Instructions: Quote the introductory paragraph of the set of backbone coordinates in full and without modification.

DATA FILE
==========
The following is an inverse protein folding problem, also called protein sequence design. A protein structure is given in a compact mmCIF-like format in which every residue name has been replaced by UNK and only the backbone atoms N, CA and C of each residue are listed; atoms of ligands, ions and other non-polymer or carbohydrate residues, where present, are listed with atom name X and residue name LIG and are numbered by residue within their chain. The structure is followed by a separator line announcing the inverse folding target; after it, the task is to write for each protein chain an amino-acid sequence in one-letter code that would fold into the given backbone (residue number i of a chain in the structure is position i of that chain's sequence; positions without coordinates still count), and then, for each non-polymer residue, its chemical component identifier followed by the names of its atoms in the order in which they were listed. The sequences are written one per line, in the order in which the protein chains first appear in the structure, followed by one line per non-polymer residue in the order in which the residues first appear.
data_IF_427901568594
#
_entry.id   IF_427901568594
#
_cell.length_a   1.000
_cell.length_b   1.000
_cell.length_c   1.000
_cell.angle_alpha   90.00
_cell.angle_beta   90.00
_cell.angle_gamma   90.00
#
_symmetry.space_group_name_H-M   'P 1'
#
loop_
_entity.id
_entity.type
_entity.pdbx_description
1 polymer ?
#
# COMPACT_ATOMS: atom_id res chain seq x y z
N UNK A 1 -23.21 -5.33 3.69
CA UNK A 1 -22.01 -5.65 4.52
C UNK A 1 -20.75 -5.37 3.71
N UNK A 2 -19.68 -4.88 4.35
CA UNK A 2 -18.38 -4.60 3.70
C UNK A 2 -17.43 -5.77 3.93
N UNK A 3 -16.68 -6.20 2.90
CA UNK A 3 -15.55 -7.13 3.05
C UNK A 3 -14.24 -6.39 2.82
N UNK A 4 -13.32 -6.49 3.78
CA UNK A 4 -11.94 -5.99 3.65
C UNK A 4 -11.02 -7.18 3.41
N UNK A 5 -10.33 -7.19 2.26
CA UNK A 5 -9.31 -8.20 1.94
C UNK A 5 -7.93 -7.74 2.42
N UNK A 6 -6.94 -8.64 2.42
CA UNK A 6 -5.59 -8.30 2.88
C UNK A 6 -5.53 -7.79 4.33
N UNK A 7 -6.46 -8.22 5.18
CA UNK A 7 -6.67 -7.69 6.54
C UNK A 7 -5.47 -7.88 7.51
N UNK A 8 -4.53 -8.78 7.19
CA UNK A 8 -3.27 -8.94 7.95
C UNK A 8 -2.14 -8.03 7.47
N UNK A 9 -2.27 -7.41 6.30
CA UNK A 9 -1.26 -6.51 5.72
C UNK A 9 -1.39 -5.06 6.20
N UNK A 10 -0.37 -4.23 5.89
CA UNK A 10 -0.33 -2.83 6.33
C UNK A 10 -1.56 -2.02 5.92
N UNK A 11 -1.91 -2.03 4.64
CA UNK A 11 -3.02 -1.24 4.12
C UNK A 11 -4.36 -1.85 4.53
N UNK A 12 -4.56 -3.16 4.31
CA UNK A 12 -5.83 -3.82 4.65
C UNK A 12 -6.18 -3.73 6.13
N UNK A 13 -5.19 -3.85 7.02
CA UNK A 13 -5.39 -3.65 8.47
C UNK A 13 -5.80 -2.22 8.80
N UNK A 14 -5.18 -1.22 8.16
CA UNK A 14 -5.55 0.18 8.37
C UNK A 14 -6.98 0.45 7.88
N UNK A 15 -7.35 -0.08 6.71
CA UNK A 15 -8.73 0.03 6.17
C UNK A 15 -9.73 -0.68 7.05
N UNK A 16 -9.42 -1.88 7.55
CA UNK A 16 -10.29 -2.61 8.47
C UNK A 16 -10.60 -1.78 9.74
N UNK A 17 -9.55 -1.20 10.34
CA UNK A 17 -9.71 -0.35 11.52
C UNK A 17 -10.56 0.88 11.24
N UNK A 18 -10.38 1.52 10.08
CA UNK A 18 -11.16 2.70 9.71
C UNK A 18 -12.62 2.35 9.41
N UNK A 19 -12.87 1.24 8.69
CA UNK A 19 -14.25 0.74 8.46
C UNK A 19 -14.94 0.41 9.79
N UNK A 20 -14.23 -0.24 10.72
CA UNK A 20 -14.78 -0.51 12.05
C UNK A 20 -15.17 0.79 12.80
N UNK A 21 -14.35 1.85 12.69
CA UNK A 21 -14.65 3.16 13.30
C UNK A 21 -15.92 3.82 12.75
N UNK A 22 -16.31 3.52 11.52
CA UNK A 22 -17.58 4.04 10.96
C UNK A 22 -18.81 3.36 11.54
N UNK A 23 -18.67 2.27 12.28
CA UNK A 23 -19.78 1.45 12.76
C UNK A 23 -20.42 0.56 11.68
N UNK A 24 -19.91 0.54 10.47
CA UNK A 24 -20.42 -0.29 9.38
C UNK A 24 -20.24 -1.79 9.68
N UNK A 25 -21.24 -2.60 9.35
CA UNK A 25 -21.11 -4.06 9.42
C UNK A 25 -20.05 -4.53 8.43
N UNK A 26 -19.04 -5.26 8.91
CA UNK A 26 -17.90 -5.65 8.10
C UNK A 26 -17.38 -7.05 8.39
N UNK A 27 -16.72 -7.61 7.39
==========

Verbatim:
The following is an inverse protein folding problem, also called protein sequence design. A protein structure is given in a compact mmCIF-like format in which every residue name has been replaced by UNK and only the backbone atoms N, CA and C of each residue are listed; atoms of ligands, ions and other non-polymer or carbohydrate residues, where present, are listed with atom name X and residue name LIG and are numbered by residue within their chain. The structure is followed by a separator line announcing the inverse folding target; after it, the task is to write for each protein chain an amino-acid sequence in one-letter code that would fold into the given backbone (residue number i of a chain in the structure is position i of that chain's sequence; positions without coordinates still count), and then, for each non-polymer residue, its chemical component identifier followed by the names of its atoms in the order in which they were listed. The sequences are written one per line, in the order in which the protein chains first appear in the structure, followed by one line per non-polymer residue in the order in which the residues first appear.